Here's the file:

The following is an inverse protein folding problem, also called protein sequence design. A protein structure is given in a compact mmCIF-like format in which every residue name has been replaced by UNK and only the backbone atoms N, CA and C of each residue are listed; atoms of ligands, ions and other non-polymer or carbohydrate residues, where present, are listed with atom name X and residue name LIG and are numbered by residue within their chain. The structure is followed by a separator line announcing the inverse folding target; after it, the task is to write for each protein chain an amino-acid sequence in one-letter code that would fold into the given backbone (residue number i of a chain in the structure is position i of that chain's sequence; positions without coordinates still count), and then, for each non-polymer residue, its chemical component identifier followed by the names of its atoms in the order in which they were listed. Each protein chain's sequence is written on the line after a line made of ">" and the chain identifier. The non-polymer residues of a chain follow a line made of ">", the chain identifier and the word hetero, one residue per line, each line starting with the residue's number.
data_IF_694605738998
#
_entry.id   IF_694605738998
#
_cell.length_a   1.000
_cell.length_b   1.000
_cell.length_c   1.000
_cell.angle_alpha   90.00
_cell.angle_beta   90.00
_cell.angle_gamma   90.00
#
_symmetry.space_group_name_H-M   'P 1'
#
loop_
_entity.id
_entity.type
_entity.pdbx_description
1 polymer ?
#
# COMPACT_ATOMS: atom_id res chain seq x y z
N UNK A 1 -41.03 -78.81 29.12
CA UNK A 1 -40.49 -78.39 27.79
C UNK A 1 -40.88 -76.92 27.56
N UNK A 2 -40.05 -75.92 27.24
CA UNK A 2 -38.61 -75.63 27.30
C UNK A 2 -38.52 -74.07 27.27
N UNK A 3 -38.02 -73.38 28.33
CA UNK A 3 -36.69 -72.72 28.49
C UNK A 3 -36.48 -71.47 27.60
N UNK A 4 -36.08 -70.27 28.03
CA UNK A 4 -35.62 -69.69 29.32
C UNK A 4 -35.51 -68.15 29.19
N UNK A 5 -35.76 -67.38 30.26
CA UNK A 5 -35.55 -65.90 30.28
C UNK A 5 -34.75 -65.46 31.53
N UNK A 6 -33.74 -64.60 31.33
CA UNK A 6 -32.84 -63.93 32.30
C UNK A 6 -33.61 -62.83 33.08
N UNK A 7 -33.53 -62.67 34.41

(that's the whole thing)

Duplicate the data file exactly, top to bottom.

The following is an inverse protein folding problem, also called protein sequence design. A protein structure is given in a compact mmCIF-like format in which every residue name has been replaced by UNK and only the backbone atoms N, CA and C of each residue are listed; atoms of ligands, ions and other non-polymer or carbohydrate residues, where present, are listed with atom name X and residue name LIG and are numbered by residue within their chain. The structure is followed by a separator line announcing the inverse folding target; after it, the task is to write for each protein chain an amino-acid sequence in one-letter code that would fold into the given backbone (residue number i of a chain in the structure is position i of that chain's sequence; positions without coordinates still count), and then, for each non-polymer residue, its chemical component identifier followed by the names of its atoms in the order in which they were listed. Each protein chain's sequence is written on the line after a line made of ">" and the chain identifier. The non-polymer residues of a chain follow a line made of ">", the chain identifier and the word hetero, one residue per line, each line starting with the residue's number.
data_IF_694605738998
#
_entry.id   IF_694605738998
#
_cell.length_a   1.000
_cell.length_b   1.000
_cell.length_c   1.000
_cell.angle_alpha   90.00
_cell.angle_beta   90.00
_cell.angle_gamma   90.00
#
_symmetry.space_group_name_H-M   'P 1'
#
loop_
_entity.id
_entity.type
_entity.pdbx_description
1 polymer ?
#
# COMPACT_ATOMS: atom_id res chain seq x y z
N UNK A 1 -41.03 -78.81 29.12
CA UNK A 1 -40.49 -78.39 27.79
C UNK A 1 -40.88 -76.92 27.56
N UNK A 2 -40.05 -75.92 27.24
CA UNK A 2 -38.61 -75.63 27.30
C UNK A 2 -38.52 -74.07 27.27
N UNK A 3 -38.02 -73.38 28.33
CA UNK A 3 -36.69 -72.72 28.49
C UNK A 3 -36.48 -71.47 27.60
N UNK A 4 -36.08 -70.27 28.03
CA UNK A 4 -35.62 -69.69 29.32
C UNK A 4 -35.51 -68.15 29.19
N UNK A 5 -35.76 -67.38 30.26
CA UNK A 5 -35.55 -65.90 30.28
C UNK A 5 -34.75 -65.46 31.53
N UNK A 6 -33.74 -64.60 31.33
CA UNK A 6 -32.84 -63.93 32.30
C UNK A 6 -33.61 -62.83 33.08
N UNK A 7 -33.53 -62.67 34.41